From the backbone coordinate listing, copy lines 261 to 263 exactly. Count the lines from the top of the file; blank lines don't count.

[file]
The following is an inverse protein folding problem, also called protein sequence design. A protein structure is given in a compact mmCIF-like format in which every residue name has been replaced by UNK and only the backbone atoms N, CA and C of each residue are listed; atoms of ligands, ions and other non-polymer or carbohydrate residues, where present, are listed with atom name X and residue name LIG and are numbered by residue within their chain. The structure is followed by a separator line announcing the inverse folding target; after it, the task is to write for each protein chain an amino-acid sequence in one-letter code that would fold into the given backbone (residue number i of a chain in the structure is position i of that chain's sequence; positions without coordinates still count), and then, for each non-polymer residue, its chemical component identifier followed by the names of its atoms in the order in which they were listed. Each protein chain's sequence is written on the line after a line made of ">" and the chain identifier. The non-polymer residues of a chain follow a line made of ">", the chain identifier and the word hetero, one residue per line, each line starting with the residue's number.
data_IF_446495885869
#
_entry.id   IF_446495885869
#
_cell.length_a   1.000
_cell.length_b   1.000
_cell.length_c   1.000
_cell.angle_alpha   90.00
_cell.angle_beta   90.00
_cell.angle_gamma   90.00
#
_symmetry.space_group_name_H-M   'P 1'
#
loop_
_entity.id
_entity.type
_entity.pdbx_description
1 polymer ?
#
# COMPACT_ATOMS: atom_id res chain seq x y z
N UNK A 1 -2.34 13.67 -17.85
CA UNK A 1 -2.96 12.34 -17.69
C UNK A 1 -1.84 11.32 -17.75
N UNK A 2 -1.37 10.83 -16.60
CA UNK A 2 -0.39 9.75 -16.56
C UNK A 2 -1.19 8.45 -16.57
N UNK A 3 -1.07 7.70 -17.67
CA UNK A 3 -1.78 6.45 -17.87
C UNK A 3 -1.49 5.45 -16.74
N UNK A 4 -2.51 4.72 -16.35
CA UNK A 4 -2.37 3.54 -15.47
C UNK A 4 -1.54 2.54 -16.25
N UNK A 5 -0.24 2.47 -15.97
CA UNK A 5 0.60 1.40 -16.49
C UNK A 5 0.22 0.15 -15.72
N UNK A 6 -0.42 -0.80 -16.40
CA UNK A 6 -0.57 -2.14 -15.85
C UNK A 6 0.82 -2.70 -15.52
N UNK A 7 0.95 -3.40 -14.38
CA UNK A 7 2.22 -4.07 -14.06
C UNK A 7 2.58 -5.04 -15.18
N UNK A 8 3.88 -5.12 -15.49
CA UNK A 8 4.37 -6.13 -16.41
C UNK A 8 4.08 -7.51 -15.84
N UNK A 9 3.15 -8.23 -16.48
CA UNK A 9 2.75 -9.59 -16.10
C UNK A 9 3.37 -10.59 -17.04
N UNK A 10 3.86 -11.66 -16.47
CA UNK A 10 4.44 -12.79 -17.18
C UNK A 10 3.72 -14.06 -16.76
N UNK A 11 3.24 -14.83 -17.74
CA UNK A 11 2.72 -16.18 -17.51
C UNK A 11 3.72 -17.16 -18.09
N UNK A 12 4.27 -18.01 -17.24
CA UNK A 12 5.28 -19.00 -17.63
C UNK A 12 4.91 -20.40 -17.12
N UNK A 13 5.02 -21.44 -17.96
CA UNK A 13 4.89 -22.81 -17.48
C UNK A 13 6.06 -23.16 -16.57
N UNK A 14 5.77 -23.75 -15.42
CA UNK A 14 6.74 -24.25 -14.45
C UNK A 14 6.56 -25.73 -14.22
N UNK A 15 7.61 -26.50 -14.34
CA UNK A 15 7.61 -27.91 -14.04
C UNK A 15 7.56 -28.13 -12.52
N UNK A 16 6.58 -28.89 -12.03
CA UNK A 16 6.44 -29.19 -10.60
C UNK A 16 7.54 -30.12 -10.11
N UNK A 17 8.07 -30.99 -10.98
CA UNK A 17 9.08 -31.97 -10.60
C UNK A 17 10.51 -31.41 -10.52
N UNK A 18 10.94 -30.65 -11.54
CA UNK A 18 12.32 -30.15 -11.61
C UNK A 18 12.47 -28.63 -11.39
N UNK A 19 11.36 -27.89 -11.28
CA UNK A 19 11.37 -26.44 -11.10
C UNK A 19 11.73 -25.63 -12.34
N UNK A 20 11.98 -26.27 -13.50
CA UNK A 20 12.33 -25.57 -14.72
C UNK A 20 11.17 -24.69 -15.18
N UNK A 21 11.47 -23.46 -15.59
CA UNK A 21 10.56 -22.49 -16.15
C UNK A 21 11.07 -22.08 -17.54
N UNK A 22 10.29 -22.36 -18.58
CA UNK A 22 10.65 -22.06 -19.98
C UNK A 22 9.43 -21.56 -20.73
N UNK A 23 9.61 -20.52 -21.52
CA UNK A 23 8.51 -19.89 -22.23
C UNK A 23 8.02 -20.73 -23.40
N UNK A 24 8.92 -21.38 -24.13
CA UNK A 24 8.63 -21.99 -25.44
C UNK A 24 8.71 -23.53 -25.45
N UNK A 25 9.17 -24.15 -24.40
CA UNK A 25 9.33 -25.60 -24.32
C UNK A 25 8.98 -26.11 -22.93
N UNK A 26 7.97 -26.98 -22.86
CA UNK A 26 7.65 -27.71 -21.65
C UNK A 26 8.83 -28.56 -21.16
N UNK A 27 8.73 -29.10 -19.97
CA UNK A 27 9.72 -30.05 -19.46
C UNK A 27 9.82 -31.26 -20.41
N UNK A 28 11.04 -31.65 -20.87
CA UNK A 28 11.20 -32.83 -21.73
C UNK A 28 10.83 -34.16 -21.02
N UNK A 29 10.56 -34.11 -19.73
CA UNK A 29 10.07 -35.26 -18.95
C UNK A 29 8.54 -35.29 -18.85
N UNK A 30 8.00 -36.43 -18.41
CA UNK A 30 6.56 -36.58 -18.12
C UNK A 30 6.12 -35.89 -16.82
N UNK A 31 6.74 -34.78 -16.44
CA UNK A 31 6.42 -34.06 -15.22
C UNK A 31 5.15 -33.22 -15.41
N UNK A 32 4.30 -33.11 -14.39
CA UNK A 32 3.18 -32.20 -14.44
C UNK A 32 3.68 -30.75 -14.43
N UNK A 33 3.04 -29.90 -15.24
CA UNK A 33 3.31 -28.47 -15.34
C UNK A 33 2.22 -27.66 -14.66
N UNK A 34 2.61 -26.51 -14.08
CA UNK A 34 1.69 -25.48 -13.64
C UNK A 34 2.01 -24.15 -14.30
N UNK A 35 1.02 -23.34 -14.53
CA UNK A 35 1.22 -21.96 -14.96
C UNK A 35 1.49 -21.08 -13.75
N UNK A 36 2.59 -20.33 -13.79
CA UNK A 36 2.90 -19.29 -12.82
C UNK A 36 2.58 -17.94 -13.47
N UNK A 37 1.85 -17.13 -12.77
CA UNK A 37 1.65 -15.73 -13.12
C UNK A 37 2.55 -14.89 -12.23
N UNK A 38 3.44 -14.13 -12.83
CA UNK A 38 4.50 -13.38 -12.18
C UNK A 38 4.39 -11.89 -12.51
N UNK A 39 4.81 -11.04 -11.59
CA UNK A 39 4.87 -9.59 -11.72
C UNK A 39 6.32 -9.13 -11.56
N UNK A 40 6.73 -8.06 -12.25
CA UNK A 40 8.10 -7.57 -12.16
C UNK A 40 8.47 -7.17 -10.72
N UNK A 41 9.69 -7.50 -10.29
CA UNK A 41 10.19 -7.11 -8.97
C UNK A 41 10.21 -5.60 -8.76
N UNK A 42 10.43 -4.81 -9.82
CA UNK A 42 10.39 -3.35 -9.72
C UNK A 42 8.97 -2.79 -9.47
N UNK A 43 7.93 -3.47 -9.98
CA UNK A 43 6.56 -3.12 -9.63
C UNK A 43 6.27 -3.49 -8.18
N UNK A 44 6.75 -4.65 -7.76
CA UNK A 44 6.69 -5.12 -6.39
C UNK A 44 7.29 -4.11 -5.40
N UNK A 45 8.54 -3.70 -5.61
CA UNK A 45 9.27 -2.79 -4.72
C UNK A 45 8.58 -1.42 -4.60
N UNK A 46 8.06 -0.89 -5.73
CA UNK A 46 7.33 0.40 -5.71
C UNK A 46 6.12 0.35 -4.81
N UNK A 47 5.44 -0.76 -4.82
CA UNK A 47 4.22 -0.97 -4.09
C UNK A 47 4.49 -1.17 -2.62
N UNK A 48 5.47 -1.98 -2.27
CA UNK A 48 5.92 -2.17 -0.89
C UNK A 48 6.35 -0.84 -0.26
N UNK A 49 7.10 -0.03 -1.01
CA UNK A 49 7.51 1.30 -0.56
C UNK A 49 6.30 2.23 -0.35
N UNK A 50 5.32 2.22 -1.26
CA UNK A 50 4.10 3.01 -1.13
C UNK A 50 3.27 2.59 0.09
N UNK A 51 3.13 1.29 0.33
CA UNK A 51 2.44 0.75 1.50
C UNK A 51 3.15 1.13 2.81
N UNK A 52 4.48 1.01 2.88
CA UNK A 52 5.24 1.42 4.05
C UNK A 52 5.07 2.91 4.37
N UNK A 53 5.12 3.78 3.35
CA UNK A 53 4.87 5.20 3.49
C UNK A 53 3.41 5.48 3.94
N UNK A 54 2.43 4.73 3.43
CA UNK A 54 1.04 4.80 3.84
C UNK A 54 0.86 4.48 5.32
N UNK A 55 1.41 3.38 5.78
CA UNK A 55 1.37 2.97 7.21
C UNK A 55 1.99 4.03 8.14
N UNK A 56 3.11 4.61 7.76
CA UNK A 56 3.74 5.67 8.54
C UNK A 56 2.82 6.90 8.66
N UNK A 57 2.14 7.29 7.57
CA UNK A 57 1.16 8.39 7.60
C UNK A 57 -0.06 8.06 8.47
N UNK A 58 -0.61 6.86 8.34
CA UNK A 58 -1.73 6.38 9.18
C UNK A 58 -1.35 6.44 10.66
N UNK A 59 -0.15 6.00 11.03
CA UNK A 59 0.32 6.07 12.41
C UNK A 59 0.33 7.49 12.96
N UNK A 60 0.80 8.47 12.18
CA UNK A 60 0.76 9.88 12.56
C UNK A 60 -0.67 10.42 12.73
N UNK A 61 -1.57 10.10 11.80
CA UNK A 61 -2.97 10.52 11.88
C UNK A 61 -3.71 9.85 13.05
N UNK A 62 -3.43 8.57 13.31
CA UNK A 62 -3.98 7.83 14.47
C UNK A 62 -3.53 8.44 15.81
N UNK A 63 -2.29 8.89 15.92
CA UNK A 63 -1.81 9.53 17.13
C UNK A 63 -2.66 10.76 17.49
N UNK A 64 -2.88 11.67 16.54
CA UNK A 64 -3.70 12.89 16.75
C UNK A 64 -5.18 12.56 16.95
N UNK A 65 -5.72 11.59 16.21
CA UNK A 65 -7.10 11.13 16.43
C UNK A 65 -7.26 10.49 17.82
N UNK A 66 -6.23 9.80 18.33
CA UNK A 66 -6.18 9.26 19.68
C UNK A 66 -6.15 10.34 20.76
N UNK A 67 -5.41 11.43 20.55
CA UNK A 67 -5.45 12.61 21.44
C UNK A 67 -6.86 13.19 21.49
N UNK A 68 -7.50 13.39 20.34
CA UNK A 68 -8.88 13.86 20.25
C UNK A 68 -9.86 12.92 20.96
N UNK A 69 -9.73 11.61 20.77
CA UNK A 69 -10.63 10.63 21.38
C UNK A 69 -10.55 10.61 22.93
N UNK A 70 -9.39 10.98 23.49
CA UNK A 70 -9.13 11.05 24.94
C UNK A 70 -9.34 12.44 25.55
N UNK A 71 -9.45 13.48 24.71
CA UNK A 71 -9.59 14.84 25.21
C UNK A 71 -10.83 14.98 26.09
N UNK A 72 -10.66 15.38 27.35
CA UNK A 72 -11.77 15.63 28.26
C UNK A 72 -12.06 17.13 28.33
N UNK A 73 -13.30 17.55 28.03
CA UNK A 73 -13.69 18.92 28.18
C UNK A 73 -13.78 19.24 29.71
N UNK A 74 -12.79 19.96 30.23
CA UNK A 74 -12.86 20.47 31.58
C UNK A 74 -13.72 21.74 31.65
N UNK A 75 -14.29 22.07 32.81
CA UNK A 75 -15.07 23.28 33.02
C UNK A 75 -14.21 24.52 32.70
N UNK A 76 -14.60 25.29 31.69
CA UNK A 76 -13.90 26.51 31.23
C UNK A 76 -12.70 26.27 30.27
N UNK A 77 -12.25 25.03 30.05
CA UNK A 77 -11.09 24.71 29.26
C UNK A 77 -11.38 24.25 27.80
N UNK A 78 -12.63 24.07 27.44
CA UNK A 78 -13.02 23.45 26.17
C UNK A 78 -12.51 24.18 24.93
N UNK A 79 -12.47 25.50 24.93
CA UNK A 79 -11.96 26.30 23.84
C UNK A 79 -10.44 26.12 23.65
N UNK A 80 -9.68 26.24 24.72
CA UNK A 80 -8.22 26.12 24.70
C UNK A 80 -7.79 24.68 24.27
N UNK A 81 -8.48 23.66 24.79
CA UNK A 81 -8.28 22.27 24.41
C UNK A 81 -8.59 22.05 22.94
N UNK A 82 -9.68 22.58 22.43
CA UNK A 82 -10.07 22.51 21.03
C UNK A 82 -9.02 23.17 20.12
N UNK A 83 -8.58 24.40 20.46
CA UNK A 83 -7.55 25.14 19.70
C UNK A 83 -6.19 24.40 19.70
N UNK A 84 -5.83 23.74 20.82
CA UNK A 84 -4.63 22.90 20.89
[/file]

C UNK A 80 -7.79 24.68 24.27
N UNK A 81 -8.48 23.66 24.79
CA UNK A 81 -8.28 22.27 24.41